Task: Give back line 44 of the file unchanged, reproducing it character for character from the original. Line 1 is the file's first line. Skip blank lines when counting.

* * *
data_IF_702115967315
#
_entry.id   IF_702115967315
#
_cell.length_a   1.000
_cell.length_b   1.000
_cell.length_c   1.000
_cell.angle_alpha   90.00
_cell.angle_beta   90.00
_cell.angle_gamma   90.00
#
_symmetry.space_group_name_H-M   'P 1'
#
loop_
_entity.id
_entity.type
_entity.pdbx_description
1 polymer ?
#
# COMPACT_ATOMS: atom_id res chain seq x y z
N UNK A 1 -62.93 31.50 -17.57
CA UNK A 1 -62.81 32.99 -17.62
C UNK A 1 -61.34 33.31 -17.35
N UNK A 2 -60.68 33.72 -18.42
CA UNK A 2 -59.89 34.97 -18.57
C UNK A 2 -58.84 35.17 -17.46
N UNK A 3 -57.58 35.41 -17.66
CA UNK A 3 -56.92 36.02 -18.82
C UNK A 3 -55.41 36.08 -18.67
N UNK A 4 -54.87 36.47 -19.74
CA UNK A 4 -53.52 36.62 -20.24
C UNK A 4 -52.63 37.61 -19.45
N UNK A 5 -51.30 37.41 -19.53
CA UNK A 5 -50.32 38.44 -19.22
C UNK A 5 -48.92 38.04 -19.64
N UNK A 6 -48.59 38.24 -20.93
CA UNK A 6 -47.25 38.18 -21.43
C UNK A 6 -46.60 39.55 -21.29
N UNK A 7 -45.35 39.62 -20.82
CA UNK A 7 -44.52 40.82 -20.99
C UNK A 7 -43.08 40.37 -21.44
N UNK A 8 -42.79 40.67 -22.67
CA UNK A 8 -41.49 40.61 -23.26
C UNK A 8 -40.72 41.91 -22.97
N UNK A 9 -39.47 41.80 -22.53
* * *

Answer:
C UNK A 8 -40.72 41.91 -22.97